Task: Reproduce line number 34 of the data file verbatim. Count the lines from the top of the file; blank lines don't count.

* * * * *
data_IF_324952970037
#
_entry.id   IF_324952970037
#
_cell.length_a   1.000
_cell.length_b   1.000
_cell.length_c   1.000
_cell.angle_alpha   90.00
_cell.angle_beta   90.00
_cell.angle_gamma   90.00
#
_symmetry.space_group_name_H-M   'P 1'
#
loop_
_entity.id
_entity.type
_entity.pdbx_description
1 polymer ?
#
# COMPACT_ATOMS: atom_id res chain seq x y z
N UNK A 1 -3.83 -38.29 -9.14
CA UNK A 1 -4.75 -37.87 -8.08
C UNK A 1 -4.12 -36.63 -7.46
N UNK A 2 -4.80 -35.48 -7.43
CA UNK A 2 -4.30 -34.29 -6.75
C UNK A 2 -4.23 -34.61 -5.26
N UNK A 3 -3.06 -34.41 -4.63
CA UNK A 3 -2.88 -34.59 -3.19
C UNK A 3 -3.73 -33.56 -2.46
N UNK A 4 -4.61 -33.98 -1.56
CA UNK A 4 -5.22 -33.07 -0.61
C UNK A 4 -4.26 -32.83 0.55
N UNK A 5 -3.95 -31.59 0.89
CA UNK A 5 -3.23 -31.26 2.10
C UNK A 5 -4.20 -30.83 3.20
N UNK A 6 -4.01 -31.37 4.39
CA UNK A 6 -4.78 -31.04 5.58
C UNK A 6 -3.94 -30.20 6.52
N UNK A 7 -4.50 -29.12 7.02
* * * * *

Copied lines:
CA UNK A 5 -3.23 -31.26 2.10